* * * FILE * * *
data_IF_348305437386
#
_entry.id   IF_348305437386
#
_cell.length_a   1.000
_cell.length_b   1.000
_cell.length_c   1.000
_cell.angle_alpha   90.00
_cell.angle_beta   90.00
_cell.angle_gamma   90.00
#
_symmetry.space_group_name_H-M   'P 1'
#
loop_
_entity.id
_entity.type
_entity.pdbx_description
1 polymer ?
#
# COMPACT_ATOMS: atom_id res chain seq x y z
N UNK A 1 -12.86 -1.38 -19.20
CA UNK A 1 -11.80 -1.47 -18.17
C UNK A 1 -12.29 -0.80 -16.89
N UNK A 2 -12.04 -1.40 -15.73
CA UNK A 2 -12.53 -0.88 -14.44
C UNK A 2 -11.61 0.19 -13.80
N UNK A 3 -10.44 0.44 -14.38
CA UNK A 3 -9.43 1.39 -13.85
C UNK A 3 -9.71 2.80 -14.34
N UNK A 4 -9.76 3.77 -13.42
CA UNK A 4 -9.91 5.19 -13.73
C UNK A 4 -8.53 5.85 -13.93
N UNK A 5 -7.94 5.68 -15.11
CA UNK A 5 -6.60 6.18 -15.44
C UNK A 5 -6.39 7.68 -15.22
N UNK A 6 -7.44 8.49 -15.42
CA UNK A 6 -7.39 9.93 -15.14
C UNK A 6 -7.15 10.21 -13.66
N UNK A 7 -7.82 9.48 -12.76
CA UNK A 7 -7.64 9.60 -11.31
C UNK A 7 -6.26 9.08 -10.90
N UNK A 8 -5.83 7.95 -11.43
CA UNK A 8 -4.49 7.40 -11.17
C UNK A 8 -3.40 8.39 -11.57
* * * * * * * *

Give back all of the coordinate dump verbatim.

data_IF_348305437386
#
_entry.id   IF_348305437386
#
_cell.length_a   1.000
_cell.length_b   1.000
_cell.length_c   1.000
_cell.angle_alpha   90.00
_cell.angle_beta   90.00
_cell.angle_gamma   90.00
#
_symmetry.space_group_name_H-M   'P 1'
#
loop_
_entity.id
_entity.type
_entity.pdbx_description
1 polymer ?
#
# COMPACT_ATOMS: atom_id res chain seq x y z
N UNK A 1 -12.86 -1.38 -19.20
CA UNK A 1 -11.80 -1.47 -18.17
C UNK A 1 -12.29 -0.80 -16.89
N UNK A 2 -12.04 -1.40 -15.73
CA UNK A 2 -12.53 -0.88 -14.44
C UNK A 2 -11.61 0.19 -13.80
N UNK A 3 -10.44 0.44 -14.38
CA UNK A 3 -9.43 1.39 -13.85
C UNK A 3 -9.71 2.80 -14.34
N UNK A 4 -9.76 3.77 -13.42
CA UNK A 4 -9.91 5.19 -13.73
C UNK A 4 -8.53 5.85 -13.93
N UNK A 5 -7.94 5.68 -15.11
CA UNK A 5 -6.60 6.18 -15.44
C UNK A 5 -6.39 7.68 -15.22
N UNK A 6 -7.44 8.49 -15.42
CA UNK A 6 -7.39 9.93 -15.14
C UNK A 6 -7.15 10.21 -13.66
N UNK A 7 -7.82 9.48 -12.76
CA UNK A 7 -7.64 9.60 -11.31
C UNK A 7 -6.26 9.08 -10.90
N UNK A 8 -5.83 7.95 -11.43
CA UNK A 8 -4.49 7.40 -11.17
C UNK A 8 -3.40 8.39 -11.57